Bazaya

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Bāzāia or Bāzāiu, inscribed mba-za-a-a and of uncertain meaning, was the ruler of Assyria rather speculatively ca. 1649-1622 BC, the 52nd listed on the Assyrian King List, succeeding IB.TAR.Sîn, to whom he was supposedly a great-uncle. He reigned for twenty-eight years and has left no known inscriptions.[1]

Biography[edit]

The Assyrian king lists[i 1][i 2][i 3] give Bāzāiu’s five predecessors as father-son successors, although all reigned during a fifty-two period, stretching genealogical credibility. All three extant copies give his father as Bēl-bāni, the second in the sequence, whose reign had ended forty-one years earlier and who had been the great-grandfather of his immediate predecessor.[2] The literal reading of the list was challenged by Landsberger who suggested that the three preceding kings, Libaia, Šarma-Adad I and IB.TAR.Sîn, may have been Bēl-bāni's brothers.[3]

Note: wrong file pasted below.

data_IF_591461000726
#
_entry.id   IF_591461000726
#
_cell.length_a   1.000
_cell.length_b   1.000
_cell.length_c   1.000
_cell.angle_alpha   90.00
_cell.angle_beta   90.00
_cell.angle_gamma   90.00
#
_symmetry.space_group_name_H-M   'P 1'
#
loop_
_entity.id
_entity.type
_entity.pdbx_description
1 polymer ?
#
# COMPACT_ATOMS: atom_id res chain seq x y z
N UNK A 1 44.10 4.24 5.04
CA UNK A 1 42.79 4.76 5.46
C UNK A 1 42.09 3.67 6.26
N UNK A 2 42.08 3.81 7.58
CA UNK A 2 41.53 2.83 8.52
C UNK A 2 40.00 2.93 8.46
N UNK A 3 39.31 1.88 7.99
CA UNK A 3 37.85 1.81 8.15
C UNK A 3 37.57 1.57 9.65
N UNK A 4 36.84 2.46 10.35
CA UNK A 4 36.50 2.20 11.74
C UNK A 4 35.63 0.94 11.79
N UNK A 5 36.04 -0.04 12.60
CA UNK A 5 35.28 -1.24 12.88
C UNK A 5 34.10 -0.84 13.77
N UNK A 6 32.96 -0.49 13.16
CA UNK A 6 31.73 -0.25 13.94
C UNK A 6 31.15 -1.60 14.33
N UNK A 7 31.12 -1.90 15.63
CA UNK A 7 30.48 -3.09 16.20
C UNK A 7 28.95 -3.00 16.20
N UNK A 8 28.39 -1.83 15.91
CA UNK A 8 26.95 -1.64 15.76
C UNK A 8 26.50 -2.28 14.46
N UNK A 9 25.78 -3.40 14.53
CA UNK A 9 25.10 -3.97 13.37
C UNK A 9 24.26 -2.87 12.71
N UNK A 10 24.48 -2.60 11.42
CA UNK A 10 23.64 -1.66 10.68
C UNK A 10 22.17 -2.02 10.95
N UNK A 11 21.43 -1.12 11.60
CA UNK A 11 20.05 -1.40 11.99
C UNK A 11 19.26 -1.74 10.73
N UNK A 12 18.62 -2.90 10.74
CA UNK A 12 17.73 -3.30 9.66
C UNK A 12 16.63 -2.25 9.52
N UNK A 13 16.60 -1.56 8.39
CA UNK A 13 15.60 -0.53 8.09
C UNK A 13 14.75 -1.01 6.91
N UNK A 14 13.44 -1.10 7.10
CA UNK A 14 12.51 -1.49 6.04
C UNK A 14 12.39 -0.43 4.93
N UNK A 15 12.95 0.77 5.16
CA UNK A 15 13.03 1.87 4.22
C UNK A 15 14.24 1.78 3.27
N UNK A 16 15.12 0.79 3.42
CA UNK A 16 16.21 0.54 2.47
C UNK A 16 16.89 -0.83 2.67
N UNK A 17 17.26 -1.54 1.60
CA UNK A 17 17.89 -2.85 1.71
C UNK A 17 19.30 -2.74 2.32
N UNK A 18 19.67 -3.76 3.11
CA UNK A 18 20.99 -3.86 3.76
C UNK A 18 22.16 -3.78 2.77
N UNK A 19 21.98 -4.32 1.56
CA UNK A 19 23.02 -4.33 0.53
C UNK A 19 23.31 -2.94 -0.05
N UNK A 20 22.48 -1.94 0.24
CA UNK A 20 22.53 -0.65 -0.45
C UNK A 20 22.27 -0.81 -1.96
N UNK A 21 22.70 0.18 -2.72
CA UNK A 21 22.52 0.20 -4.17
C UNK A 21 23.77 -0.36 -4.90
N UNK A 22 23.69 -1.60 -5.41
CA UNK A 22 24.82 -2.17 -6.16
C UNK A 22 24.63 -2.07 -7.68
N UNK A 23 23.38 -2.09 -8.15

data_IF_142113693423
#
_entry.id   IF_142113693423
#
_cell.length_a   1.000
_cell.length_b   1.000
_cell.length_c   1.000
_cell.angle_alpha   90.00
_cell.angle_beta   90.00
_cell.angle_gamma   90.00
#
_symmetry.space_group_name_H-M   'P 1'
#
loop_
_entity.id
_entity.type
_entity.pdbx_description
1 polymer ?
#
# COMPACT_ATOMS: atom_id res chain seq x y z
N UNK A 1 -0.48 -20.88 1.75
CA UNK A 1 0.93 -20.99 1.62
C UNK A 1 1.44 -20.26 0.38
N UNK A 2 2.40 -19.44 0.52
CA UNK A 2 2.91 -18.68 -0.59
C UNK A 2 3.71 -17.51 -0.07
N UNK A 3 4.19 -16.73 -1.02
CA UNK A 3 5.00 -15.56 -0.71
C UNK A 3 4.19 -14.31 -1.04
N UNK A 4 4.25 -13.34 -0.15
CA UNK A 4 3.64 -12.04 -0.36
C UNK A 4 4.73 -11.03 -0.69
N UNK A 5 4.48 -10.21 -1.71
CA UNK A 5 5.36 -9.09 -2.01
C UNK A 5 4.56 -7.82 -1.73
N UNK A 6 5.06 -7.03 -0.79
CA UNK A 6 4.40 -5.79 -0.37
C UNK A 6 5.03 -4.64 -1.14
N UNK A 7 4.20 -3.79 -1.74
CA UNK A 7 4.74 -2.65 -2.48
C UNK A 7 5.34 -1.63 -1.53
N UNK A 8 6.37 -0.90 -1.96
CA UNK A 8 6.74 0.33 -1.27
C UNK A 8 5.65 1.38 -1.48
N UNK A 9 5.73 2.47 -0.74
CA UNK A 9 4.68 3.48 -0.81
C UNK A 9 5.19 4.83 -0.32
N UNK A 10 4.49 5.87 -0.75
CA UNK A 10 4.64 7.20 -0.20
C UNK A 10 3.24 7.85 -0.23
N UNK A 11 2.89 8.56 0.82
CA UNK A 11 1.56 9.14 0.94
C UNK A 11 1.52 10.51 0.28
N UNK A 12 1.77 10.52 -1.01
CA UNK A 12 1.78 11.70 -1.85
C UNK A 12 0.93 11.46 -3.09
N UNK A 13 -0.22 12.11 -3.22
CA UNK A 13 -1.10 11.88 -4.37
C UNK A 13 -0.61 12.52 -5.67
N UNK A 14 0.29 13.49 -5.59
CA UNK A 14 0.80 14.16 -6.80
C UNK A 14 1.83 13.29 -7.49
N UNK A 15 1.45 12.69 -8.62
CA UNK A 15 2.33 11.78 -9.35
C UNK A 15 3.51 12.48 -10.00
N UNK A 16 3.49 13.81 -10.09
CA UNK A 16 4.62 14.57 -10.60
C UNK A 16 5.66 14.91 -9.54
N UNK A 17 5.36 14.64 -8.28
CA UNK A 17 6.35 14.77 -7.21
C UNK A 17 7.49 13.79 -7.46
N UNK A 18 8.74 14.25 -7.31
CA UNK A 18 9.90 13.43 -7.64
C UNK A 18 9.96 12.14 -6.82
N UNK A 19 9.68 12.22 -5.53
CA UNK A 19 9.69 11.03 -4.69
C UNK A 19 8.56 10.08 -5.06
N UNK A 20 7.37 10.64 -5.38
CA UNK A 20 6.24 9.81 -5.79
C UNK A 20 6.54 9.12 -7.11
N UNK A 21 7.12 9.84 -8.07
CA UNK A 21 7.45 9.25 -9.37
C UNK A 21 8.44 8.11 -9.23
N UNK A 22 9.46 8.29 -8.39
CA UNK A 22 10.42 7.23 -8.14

The Synchronistic Kinglist[i 4] gives his Babylonian counterpart as Pešgaldarameš of the Sealand Dynasty. He was succeeded by Lullaia, a usurper, whose brief reign was followed by that of Bāzāiu’s own son, ŠÚ-Ninua.[4]

Inscriptions[edit]

  1. ^ Khorsabad List, IM 60017 (excavation nos.: DS 828, DS 32-54), ii 20.
  2. ^ SDAS List, IM 60484, ii 18.
  3. ^ Nassouhi List, Istanbul A. 116 (Assur 8836), ii 15.
  4. ^ Synchronistic Kinglist, Ass 14616c (KAV 216), I 6’.

References[edit]

  1. ^ A. K. Grayson (1972). Assyrian Royal Inscriptions, Volume 1. Otto Harrassowitz. pp. 30–31. 
  2. ^ B. Newgrosh (1999). "The Chronology of Ancient Assyria Re-assessed". JACF 8: 79–80. 
  3. ^ J. A. Brinkman (1998). "Bēl-bāni". In K. Radner. The Prosopography of the Neo-Assyrian Empire, Volume 1, Part 2: B–G. The Neo-Assyrian Text Corpus Project. p. 288. 
  4. ^ K. Radner (1998). "Bāzāiu". The Prosopography of the Neo-Assyrian Empire, Volume 1, Part 2: B–G. The Neo-Assyrian Text Corpus Project. p. 278. 
Preceded by
IB.TAR.Sîn
King of Assyria
1649–1622 BC
Succeeded by
Lullaia